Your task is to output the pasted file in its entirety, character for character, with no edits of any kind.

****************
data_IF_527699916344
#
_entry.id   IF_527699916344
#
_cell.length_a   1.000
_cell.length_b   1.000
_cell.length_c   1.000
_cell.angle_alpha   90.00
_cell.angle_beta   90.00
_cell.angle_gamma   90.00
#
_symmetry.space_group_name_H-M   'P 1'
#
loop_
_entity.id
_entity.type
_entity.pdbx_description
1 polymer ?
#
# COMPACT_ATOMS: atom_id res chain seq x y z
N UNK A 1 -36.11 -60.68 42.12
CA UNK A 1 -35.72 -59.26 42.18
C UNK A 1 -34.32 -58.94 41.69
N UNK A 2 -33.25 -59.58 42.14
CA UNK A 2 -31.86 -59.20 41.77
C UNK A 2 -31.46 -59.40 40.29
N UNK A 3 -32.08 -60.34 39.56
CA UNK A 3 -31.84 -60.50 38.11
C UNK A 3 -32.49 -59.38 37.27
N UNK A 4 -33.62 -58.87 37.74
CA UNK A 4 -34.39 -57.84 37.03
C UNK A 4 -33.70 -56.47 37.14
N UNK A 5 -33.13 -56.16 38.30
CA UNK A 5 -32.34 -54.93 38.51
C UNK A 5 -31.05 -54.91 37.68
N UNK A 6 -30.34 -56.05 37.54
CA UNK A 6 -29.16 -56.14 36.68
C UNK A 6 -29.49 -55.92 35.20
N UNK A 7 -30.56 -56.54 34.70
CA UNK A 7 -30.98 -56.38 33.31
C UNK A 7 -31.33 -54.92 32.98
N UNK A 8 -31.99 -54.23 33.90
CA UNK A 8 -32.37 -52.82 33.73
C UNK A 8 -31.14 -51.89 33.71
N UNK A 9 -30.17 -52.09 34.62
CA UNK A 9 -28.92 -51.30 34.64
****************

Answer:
data_IF_527699916344
#
_entry.id   IF_527699916344
#
_cell.length_a   1.000
_cell.length_b   1.000
_cell.length_c   1.000
_cell.angle_alpha   90.00
_cell.angle_beta   90.00
_cell.angle_gamma   90.00
#
_symmetry.space_group_name_H-M   'P 1'
#
loop_
_entity.id
_entity.type
_entity.pdbx_description
1 polymer ?
#
# COMPACT_ATOMS: atom_id res chain seq x y z
N UNK A 1 -36.11 -60.68 42.12
CA UNK A 1 -35.72 -59.26 42.18
C UNK A 1 -34.32 -58.94 41.69
N UNK A 2 -33.25 -59.58 42.14
CA UNK A 2 -31.86 -59.20 41.77
C UNK A 2 -31.46 -59.40 40.29
N UNK A 3 -32.08 -60.34 39.56
CA UNK A 3 -31.84 -60.50 38.11
C UNK A 3 -32.49 -59.38 37.27
N UNK A 4 -33.62 -58.87 37.74
CA UNK A 4 -34.39 -57.84 37.03
C UNK A 4 -33.70 -56.47 37.14
N UNK A 5 -33.13 -56.16 38.30
CA UNK A 5 -32.34 -54.93 38.51
C UNK A 5 -31.05 -54.91 37.68
N UNK A 6 -30.34 -56.05 37.54
CA UNK A 6 -29.16 -56.14 36.68
C UNK A 6 -29.49 -55.92 35.20
N UNK A 7 -30.56 -56.54 34.70
CA UNK A 7 -30.98 -56.38 33.31
C UNK A 7 -31.33 -54.92 32.98
N UNK A 8 -31.99 -54.23 33.90
CA UNK A 8 -32.37 -52.82 33.73
C UNK A 8 -31.14 -51.89 33.71
N UNK A 9 -30.17 -52.09 34.62
CA UNK A 9 -28.92 -51.30 34.64